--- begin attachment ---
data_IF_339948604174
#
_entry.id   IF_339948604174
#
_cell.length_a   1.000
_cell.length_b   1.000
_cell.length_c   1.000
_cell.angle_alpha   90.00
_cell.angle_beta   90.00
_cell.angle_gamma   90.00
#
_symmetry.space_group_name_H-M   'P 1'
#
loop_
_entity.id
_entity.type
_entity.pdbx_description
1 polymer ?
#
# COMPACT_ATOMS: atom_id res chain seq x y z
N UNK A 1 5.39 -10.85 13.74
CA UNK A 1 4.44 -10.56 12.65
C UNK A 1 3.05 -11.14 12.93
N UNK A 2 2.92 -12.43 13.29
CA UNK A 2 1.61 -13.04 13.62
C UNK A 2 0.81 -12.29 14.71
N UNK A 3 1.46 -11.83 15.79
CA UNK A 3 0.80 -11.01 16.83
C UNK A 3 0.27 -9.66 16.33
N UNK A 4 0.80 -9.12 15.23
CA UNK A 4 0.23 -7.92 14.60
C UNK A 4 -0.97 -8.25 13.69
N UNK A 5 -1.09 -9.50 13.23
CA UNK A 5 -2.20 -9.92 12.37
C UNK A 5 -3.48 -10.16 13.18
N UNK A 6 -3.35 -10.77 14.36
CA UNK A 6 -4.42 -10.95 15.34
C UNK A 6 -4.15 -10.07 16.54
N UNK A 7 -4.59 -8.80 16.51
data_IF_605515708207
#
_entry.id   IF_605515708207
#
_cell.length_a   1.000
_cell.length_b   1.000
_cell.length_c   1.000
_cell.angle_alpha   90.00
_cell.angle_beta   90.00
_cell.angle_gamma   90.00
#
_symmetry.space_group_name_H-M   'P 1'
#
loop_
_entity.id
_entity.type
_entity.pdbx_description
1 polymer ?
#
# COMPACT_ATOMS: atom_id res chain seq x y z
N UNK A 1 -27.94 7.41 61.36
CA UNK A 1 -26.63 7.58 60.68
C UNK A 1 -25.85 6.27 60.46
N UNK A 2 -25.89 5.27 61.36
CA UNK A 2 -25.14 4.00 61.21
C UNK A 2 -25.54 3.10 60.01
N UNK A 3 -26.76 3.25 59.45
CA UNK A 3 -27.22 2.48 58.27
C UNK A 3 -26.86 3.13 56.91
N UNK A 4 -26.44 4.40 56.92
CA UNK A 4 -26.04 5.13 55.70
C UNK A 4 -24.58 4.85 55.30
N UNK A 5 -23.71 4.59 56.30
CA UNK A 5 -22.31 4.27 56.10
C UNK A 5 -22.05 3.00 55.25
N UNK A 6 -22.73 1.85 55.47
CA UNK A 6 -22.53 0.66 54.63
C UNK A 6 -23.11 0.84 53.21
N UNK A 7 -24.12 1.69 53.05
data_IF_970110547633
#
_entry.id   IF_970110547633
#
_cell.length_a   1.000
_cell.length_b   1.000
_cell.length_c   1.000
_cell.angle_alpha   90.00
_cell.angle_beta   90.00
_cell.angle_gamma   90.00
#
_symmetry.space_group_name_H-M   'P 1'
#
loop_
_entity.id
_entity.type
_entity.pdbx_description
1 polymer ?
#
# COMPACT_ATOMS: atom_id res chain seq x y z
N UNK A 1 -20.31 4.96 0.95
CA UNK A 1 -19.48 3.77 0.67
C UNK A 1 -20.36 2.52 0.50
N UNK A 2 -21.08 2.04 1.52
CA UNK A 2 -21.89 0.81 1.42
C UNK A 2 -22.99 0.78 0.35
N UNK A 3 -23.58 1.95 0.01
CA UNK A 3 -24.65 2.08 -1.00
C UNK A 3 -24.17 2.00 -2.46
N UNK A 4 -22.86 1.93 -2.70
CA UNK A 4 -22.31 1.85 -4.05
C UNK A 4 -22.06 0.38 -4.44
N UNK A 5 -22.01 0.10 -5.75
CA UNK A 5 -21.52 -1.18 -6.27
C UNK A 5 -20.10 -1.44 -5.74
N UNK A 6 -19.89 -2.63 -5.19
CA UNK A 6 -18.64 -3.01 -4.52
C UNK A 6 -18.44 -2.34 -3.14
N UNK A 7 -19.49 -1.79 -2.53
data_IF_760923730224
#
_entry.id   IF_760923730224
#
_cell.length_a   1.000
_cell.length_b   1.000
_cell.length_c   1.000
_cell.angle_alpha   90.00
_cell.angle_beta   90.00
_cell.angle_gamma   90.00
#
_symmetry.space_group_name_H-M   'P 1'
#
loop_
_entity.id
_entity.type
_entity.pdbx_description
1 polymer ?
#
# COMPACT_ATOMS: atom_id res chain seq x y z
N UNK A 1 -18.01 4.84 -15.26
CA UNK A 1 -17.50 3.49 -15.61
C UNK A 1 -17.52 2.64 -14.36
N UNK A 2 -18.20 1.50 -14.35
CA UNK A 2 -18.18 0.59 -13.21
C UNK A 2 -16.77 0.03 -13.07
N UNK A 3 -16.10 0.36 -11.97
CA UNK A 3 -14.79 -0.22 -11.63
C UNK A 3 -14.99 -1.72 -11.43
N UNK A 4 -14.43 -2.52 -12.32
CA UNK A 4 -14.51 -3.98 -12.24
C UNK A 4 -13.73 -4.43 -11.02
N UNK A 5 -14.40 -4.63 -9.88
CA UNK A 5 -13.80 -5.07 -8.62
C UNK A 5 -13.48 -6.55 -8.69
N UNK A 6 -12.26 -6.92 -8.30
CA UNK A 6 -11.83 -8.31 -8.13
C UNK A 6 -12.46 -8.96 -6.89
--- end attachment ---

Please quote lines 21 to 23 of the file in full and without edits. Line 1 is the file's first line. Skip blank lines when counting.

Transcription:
N UNK A 1 5.39 -10.85 13.74
CA UNK A 1 4.44 -10.56 12.65
C UNK A 1 3.05 -11.14 12.93